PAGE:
All are part of a rhetoric refined over centuries and far too complicated to summarize here. {10} {11} For the purposes of these short Persian translations, we might look at just two matters: imagery and what is called tajnîs, small changes in sound or letters to produce dissimilar meanings.Imagery is found in all poetry, and the light is a stock image in the western tradition (light of His countenance, etc.) and in this Irâqî poem we have the whirlpool and beloved's face, both carrying mystical overtones but needing no explanation.


1. E.G. Browne, Literary History of Persia (Munshiram Manoharlal, 1902-24/1997), III, 124-139.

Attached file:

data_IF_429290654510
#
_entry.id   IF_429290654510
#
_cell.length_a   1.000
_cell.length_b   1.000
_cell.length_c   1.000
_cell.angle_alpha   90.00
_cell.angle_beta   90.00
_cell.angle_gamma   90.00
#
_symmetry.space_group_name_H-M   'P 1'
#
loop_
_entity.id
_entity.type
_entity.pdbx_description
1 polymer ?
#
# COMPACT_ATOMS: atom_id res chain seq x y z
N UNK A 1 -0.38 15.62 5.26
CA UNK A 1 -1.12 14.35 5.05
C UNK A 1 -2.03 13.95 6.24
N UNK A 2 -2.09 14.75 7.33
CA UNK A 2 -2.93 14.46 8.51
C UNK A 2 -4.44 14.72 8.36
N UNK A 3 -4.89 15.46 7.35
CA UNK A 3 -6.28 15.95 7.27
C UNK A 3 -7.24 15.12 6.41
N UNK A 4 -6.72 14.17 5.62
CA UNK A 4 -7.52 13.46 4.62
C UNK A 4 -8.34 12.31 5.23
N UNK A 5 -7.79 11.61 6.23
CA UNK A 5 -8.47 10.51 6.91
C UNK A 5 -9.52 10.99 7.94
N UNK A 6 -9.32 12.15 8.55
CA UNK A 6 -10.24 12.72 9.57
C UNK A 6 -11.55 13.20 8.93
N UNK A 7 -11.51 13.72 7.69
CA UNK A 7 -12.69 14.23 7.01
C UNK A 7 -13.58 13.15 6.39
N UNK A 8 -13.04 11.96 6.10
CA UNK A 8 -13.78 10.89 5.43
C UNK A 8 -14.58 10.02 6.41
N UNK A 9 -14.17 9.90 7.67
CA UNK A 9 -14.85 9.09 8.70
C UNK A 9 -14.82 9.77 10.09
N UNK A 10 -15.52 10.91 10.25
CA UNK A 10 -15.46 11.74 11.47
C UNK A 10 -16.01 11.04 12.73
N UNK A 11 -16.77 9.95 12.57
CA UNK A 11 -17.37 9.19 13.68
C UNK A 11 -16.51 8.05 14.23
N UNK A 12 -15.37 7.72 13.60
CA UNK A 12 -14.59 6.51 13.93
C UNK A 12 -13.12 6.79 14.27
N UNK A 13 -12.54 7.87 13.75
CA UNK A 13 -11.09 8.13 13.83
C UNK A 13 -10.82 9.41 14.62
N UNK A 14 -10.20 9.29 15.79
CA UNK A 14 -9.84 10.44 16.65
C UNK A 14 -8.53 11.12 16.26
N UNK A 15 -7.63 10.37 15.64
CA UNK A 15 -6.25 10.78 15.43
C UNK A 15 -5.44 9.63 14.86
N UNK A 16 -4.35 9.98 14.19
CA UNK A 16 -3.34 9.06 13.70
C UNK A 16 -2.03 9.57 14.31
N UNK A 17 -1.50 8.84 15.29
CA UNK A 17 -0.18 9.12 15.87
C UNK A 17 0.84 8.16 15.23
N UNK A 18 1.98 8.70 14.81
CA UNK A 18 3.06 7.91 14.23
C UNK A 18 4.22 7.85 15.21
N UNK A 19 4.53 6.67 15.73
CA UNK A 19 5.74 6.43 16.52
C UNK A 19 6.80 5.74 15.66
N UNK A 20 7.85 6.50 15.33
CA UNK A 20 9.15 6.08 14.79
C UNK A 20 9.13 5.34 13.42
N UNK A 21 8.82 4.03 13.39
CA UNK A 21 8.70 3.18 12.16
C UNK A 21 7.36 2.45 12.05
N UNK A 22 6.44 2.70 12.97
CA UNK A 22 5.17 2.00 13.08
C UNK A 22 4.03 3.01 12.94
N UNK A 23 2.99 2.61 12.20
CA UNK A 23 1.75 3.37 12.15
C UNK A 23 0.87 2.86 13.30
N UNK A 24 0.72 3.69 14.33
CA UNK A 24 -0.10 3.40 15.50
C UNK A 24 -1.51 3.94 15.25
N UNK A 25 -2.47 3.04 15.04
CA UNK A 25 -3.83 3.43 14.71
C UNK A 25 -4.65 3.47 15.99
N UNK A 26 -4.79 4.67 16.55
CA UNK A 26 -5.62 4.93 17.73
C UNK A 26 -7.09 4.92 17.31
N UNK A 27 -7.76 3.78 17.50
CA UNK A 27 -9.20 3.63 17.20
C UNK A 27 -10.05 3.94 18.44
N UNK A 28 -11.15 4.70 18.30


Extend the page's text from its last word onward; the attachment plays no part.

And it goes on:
2. Browne 1997, III, 131-2.
3. Annemarie Schimmel, A Two-Colored Brocade: The Imagery of Persian Poetry (Chapel Hill: Univ. North Carolina Press. 1992). Much useful material from a noted Sufi scholar.
4. Online English - Persian Dictionary. Input as transcribed English letters: larger database. Columbia.edu. NNA Dictionary
5. Digital Dictionaries of South Asia. Steingass online: includes literary Persian and common Arabic words: fascinating but more cumbersome to use.
6. A.K.S. Lambton, Persian Grammar Including Key (CUP, 1953, 1979)
7. F. Steingass, A Comprehensive Persian-English Dictionary: Being Johnson and Richardson's Persian, Arabic and English dictionary. Revised, enlarged and entirely reconstructed by F. Steingass (Asian Educational Services, 2003 )
8. Julie Scott Meisami, Structure and Meaning in Medieval Arabic and Persian Poetry: Orient Pearls (RoutledgeCurzon, 2003), 285.
9. Arthur Upham Pope, Persian Architecture: The Triumph of Form and Color (George Braziller, 1965), 133.
10. Browne 1997, II, 46-89.
11. Meisami 2003, 244-403.
12. Meisami 2003, 418-430.